October 3, 2003

Odds We Live and Die By
by Donald G. Mashburn

We take too much for granted. When we turn in at night, we assume we’ll awake in the morning and the next day will be about like today. But that may not be.

When we get in our car to go to work or the grocery store, there’s no guarantee we’ll reach our destination. Last year, 42,815 people lost their lives in vehicle accidents in the United States, according to government statistics. Another government agency, the U.S. Consumer Product Safety Commission (CPSC), recently released its huge 2003 report with some related and unrelated statistics on the risks we face trying to stay alive.

The odds of dying in a motor vehicle accident are 1 in 6,700. But, adjusted for the estimated 198,000 licensed drivers in the United States, the chances of dying in an auto accident are about 1 in 4,600.

Government figures also indicate your odds of being struck by lightning are about 1 in 555,000. Of course, being government data, no allowance is made for either intelligence or stupidity.

The data don’t identify lightning strikes of people doing dumb things in a thunderstorm, like taking shelter under the biggest tree in the area, or being caught out in the open on a ridge, slope or other area where your body is the tallest “lightning rod” around.

If the lightning strike data could be adjusted for dumb decisions made by the “strikees,” the chances of being hit by lightning would be quite low for people taking normal precautions, and correspondingly higher for hikers in open country, and golfers that just have to finish the round before the “main storm” hits.

Published odds on drowning in a given year are 1 in 68,000. But that doesn’t take into account people who never go boating, swim in lakes and streams, or who stay in the shallow end of the pool. These would all have a lower probability of needlessly proving all over again that man is an air breathing being.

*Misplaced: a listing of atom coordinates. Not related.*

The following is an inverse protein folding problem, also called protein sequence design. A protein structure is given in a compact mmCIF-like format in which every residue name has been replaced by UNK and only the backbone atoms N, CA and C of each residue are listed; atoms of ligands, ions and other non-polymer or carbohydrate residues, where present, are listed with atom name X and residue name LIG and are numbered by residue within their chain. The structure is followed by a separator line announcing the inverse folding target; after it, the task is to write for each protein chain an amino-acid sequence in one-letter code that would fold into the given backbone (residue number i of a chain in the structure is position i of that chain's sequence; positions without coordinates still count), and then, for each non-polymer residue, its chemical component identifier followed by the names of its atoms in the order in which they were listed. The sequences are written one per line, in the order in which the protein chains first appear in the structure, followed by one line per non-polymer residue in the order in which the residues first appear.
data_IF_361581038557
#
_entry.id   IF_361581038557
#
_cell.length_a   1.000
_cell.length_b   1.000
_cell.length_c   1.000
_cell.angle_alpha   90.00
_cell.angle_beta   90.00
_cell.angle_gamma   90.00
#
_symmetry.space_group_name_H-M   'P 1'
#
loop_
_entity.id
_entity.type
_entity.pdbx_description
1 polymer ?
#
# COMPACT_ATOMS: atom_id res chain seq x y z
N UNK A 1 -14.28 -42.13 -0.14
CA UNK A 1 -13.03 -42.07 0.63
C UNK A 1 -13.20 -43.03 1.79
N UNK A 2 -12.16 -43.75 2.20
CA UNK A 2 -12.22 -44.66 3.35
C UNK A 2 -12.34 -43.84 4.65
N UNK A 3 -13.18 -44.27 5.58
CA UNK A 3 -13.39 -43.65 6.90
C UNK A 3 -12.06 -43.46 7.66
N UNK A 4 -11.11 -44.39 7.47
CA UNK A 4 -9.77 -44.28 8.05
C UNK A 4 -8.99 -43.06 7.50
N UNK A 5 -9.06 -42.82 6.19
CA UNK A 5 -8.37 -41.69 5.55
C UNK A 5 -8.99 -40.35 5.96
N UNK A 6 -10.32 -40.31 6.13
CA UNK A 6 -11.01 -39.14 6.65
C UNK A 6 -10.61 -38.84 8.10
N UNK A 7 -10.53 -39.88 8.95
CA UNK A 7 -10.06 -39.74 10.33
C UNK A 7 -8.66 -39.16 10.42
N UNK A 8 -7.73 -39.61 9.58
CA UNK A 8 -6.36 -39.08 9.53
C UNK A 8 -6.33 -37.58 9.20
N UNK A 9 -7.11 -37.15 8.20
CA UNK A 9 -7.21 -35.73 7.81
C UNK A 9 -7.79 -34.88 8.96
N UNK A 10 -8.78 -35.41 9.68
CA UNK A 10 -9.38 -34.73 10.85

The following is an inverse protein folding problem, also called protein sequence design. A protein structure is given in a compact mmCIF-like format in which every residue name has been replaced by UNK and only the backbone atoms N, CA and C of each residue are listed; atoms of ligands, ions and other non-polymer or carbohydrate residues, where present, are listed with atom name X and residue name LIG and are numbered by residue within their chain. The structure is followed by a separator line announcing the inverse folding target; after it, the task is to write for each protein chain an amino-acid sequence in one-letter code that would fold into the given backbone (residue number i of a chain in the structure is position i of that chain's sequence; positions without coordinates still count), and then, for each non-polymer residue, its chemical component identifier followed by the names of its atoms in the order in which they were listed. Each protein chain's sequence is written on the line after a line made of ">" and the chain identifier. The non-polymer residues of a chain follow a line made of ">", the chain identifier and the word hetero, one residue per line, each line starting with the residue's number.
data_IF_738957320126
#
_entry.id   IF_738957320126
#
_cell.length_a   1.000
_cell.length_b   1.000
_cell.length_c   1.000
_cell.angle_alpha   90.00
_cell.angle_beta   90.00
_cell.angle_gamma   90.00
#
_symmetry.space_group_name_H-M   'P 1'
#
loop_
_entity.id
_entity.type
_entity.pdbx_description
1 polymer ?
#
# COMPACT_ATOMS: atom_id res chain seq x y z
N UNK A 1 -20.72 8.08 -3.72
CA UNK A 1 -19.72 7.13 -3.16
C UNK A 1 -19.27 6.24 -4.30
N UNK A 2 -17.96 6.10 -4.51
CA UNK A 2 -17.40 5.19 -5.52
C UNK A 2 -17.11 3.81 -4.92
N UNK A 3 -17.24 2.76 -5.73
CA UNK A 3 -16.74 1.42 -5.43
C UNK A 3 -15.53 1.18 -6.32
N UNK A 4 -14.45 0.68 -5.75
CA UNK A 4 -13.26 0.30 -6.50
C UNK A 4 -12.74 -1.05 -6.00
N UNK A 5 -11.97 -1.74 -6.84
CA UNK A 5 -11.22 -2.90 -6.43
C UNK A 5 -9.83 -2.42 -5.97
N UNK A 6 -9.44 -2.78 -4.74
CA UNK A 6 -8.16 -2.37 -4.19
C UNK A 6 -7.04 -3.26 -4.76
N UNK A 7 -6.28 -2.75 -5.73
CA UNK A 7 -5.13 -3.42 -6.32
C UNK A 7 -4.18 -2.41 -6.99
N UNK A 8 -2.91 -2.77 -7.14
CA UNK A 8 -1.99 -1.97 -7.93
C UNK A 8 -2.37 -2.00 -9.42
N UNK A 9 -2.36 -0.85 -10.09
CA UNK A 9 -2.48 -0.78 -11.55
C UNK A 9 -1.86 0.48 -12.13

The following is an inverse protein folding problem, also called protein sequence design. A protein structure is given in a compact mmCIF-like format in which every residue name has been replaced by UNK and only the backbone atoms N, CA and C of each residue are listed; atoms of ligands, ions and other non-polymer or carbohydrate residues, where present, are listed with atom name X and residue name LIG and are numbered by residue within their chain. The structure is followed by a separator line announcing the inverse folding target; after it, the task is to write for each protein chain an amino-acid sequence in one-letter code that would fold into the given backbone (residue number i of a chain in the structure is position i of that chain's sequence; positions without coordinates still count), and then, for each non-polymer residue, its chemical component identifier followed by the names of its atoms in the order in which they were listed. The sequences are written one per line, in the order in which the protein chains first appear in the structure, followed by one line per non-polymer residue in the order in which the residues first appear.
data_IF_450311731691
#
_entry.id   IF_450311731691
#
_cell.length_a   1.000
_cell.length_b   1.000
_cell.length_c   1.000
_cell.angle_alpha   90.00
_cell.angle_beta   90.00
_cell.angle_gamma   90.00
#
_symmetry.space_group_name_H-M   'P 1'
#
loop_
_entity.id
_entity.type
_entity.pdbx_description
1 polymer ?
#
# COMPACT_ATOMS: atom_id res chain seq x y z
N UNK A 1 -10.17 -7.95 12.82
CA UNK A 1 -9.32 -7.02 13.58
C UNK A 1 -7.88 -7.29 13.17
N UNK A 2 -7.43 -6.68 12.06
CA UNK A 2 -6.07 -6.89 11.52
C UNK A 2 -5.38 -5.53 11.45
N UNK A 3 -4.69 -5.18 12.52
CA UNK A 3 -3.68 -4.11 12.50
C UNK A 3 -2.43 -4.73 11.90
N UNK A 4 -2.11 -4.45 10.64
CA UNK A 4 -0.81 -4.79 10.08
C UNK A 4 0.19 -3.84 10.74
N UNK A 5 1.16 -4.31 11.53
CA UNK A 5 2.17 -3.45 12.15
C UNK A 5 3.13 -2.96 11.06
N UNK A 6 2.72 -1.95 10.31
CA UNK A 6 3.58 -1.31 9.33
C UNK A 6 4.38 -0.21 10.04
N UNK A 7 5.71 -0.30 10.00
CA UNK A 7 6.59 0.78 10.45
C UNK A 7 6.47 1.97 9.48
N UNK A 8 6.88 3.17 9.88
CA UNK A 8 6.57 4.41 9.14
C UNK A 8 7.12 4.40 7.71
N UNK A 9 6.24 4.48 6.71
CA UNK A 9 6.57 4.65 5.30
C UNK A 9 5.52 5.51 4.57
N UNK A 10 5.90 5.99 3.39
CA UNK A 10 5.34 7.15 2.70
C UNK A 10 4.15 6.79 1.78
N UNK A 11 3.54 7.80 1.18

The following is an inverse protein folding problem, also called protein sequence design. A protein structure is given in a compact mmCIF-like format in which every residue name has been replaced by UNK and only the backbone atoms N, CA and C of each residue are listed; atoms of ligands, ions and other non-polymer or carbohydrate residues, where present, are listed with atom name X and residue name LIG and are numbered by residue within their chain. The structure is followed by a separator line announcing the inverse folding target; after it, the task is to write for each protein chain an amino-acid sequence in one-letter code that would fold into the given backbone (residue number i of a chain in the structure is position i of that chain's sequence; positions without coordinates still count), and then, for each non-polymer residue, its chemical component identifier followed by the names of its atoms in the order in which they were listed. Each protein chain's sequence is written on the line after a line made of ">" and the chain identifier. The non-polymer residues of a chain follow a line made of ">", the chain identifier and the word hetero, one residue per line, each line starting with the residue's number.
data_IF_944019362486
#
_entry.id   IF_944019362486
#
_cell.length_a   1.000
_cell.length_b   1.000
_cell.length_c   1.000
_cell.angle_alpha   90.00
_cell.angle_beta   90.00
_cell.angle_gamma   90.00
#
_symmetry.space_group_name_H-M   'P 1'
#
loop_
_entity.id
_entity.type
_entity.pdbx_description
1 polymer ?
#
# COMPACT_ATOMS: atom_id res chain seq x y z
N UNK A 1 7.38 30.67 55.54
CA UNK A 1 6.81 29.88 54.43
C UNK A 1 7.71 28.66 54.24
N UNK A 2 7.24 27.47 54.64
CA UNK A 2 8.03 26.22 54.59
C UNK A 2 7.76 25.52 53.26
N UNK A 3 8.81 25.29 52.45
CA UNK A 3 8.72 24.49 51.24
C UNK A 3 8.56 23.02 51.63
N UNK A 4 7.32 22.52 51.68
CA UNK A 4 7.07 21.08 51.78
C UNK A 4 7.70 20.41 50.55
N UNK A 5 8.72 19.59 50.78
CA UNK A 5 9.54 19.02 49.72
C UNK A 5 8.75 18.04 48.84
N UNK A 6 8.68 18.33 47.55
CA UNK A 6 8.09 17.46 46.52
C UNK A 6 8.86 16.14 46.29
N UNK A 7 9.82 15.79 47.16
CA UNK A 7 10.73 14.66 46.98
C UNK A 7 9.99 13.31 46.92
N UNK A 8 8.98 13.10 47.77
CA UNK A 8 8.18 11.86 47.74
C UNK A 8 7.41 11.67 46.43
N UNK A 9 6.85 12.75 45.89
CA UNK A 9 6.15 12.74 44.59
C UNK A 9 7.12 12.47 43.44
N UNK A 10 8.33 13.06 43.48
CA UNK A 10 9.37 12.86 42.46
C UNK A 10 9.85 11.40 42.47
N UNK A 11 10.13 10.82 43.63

Compare these odds with winning the Florida lottery, 1 in 22,957,480, published on the lottery’s Web site. Many statisticians believe the odds are worse, but using the lottery’s own numbers, you are 40 times more likely to be struck by lightning than you are to win the lottery.

We can only wonder why lottery players would ever be so careless as to wander onto a golf course, hike a mountain trail, or venture out in their cars.

There are no guarantees in life. We can do nothing to assure we’ll be a “winner,” and ultimately, we can’t control life or the world around us. Only God, who made and controls it all, can provide any assurance of what happens while we’re here, or after we leave here.

Statistical methods and the laws of probability are useful for many purposes, and have found their way into decision making in business, military operations and government planning. But we can’t compute the probabilities of life, or our exit from it.

From a personal standpoint, however, it’s useful to consider our chances of getting out of this world alive. They’re zero – as we’ve been told already by the One who controls all outcomes, statistical or otherwise.

That is, unless we’re still alive when the Rapture comes, and the Lord takes us home to be with Him forever. Even then, those who have tickets out of here will be only those who have believed that Jesus Christ is the Son of God, that He paid our sin debt on the cross, and have accepted Him as Savior and Lord.

For those who have not believed, their chances of getting out of here alive are zilch. As in zero, zip, nada. As in tough tacos and adios, for eternity.

But if you have believed in Him who died to save you, there’s a 100-percent probability you’ve got a reserved first class seat on the most glorious flight you’ll ever take.